One especially intriguing result was a statistically significant correlation between relative ovule production and the proportion of LTs in populations. This suggests at least the possibility that LTs eventually become dominant on sites at which they have the potential for higher fecundity, even if this potential is not realized in a particular year. There also exists the possibility of balancing selection acting on seed production. For example, at Atl 3a, where relative ovule/ovary of LT:DK was 1.04, pollinators favored DKs slightly over LTs. Although butterflies were the major insect visitors at our sites, Beattie (1976) reported solitary bees as the major visitor in West Virginia. Additional observations of pollinators under more varied conditions may help clarify their relative importance as selective forces on fitness in this species.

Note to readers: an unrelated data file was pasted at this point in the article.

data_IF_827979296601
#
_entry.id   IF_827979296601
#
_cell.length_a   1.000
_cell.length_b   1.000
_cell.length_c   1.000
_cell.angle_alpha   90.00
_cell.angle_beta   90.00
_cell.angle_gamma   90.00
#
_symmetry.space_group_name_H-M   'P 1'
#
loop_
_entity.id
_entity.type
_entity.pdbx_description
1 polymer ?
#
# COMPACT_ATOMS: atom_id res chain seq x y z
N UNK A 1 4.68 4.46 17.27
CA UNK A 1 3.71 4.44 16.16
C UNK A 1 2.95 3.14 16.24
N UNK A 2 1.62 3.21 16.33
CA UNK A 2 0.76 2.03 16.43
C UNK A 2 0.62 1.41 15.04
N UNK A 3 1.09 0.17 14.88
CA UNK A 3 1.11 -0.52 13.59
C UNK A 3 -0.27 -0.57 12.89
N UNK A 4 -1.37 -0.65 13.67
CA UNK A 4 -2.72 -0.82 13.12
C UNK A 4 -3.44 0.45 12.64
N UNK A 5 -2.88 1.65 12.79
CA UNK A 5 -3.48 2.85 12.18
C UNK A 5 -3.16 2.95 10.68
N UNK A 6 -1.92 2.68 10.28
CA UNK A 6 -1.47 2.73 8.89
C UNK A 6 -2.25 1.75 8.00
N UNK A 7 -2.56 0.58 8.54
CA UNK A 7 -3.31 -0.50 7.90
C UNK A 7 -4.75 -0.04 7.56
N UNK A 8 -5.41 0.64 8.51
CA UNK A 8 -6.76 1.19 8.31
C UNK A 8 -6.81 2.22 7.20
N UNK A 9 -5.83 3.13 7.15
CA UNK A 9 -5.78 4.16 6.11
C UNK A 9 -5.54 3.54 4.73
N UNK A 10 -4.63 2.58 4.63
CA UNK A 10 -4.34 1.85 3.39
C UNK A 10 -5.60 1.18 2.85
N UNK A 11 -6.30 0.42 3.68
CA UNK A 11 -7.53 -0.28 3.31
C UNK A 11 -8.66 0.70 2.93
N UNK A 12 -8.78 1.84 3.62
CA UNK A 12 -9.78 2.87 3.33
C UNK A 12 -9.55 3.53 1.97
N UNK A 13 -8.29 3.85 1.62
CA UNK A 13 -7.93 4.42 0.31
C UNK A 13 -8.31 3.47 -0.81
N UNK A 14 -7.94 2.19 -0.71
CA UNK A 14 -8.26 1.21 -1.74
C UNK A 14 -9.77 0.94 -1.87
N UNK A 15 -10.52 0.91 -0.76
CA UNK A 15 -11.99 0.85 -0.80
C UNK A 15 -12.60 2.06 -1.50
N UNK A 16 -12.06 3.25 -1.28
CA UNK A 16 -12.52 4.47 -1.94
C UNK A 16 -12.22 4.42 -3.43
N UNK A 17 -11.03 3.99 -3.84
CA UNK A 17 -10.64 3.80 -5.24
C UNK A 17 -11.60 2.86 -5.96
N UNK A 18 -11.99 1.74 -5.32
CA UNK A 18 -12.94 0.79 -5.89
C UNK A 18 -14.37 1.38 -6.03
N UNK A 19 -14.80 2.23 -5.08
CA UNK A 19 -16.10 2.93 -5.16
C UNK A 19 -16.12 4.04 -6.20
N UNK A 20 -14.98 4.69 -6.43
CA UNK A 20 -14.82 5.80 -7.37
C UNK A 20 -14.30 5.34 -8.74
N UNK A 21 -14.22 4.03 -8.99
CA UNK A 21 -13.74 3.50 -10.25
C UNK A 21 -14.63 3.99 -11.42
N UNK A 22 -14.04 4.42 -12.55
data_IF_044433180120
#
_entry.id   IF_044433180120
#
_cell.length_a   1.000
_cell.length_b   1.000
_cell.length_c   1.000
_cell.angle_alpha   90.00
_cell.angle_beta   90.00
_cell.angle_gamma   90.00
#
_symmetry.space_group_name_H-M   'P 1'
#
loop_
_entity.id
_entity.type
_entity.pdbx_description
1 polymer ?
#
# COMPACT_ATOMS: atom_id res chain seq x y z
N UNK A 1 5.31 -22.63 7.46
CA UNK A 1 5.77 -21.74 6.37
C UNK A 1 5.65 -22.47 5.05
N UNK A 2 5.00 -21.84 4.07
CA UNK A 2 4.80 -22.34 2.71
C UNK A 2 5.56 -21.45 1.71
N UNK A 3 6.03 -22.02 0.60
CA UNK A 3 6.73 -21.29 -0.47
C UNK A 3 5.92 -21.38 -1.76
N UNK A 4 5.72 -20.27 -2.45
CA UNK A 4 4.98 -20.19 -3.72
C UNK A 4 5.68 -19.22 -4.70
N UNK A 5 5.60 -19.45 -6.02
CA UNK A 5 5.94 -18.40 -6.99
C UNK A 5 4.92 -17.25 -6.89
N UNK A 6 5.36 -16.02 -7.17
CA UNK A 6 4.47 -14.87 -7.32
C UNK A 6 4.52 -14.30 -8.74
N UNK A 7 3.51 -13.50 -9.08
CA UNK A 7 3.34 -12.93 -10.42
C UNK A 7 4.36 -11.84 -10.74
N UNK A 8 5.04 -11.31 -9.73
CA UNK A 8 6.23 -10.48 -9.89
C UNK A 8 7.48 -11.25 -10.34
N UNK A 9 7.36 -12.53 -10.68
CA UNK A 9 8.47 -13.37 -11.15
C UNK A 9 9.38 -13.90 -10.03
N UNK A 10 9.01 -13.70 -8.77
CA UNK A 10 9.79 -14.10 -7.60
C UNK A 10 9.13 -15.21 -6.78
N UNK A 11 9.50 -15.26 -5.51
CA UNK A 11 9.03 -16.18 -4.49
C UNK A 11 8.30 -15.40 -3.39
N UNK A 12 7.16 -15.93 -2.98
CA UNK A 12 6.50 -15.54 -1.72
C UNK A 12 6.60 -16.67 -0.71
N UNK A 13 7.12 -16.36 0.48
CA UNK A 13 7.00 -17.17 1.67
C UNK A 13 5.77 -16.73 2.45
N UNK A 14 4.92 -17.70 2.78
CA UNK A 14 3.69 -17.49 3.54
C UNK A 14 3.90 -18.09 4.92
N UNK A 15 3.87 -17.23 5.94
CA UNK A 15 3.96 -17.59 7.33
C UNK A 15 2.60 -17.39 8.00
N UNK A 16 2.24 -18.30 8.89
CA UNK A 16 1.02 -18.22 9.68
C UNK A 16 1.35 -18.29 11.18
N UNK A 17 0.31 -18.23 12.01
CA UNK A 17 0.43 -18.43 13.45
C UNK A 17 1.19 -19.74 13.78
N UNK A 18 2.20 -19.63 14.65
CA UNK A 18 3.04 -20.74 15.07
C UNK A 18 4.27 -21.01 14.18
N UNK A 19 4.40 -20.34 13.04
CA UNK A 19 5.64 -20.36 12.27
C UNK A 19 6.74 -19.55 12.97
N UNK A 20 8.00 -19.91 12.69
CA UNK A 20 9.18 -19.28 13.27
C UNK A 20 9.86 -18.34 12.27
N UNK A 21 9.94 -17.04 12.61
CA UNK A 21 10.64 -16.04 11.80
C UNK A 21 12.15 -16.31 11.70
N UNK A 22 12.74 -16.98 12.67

We thank Tracey Lassere and Becky Franklin for assistance with all aspects of this study, and NMSU for a summer faculty research grant.
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Table 1. Site names, descriptions, density of all vegetation, and morph proportions for six northern, DK-dominated populations and five southern, LT-dominated populations. Northern and southern populations are approximately 30 km apart.
Figure 1. Relationship between relative ovule production (LT:DK) and the proportion of LTs in eight populations.